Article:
The 'Promoting children and youth as agents of change' project in Georgia is part of the global programme 'My Rights, My Voice' and focuses on child and youth rights to receive education and health care. The project has been implemented in seven other countries, and in Georgia since 2011, by three partner organizations. The purpose of the project is to promote child and youth health rights in two regions of Georgia - Samegrelo and Shida Kartli - directly benefiting young people between 14 and 18 years, family doctors and local civil society organisations (CSOs).
This assignment examined accountability to partners and communities in terms of transparency, feedback/listening and, participation - three key dimensions of Accountability for Oxfam. In addition it asked questions around partnership practices, staff attitudes, and satisfaction (how useful the project is to people and how wisely the money on this project has been spent) where appropriate.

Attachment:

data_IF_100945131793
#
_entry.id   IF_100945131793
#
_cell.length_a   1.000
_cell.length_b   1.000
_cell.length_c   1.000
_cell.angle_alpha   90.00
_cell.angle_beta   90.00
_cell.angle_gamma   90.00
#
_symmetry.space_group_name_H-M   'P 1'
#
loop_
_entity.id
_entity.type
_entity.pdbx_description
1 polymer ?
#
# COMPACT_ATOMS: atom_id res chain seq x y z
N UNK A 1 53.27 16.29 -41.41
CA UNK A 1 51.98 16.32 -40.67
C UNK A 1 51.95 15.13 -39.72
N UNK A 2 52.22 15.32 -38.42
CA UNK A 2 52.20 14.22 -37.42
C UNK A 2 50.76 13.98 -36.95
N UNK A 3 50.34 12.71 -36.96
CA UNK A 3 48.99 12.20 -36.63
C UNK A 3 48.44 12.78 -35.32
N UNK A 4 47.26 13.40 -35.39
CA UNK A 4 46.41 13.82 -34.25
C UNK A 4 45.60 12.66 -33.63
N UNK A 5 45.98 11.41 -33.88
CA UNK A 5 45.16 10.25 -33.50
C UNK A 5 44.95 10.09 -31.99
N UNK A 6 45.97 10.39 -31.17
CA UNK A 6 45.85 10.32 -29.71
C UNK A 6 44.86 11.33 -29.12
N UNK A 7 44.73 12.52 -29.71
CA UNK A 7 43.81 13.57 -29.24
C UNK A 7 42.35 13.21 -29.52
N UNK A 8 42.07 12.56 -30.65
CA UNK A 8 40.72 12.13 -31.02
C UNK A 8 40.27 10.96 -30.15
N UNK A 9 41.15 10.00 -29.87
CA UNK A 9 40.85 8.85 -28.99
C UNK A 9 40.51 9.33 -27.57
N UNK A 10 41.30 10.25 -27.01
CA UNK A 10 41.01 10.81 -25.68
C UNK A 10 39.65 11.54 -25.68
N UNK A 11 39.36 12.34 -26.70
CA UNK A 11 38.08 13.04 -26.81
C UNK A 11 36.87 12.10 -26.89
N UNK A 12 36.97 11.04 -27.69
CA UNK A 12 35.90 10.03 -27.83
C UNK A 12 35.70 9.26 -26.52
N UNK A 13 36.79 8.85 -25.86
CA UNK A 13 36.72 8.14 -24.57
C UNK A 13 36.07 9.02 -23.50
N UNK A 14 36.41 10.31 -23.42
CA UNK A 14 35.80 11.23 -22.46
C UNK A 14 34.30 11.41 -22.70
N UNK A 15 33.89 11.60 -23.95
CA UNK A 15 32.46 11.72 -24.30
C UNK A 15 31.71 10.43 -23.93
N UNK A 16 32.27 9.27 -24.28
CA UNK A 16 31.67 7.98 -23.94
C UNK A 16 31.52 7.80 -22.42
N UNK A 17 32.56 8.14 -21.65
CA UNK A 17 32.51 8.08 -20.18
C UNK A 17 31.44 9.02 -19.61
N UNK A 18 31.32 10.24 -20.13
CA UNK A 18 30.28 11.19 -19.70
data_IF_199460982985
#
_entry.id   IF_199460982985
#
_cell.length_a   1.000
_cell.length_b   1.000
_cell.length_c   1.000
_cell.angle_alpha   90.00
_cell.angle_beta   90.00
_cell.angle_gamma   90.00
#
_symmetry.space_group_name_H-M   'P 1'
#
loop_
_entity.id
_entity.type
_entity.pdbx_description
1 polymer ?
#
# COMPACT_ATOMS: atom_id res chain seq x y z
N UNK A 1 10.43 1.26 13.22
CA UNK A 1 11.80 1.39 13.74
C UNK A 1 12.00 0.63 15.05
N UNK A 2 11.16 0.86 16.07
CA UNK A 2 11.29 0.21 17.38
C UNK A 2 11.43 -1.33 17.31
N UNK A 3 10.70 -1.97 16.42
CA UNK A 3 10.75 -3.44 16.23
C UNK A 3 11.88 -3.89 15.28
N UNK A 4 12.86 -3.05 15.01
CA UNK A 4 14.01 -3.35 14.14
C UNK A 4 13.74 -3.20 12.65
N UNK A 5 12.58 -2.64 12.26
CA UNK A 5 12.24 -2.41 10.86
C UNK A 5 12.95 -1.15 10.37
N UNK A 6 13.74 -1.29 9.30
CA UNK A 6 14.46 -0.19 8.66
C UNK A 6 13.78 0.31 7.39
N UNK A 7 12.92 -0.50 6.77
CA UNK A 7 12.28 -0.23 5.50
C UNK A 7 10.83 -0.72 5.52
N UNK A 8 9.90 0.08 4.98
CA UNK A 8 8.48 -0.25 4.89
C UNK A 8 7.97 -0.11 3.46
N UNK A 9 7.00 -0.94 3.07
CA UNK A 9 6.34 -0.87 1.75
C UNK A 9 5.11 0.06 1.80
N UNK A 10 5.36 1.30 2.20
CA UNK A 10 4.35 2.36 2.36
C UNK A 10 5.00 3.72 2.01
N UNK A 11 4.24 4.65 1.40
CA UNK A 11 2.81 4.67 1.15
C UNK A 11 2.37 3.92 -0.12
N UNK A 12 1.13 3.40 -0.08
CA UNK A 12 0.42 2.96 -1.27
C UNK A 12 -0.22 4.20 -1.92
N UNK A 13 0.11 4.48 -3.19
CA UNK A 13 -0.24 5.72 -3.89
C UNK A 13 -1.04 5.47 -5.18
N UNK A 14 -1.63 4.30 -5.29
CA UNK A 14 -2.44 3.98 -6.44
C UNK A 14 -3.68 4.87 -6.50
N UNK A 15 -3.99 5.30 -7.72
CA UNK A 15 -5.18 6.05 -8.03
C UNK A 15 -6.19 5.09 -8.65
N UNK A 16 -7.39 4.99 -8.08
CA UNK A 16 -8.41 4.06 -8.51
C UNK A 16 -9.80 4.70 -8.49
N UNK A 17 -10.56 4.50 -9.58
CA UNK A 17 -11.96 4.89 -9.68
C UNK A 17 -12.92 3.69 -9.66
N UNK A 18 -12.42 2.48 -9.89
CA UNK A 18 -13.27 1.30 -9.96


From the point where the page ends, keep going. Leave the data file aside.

Read more about the Oxfam Effectiveness Reviews.
Open Society Foundations;
Health systems can too often be places of punishment, coercion, and violations of basic rights—rather than places of treatment and care. In many cases, existing laws and tools that provide remedies are not adequately used to protect rights.
This Practitioner Guide series presents practical how-to manuals for lawyers interested in taking cases around human rights in patient care. The manuals examine patient and provider rights and responsibilities, as well as procedures for protection through both the formal court system and alternative mechanisms in 10 countries.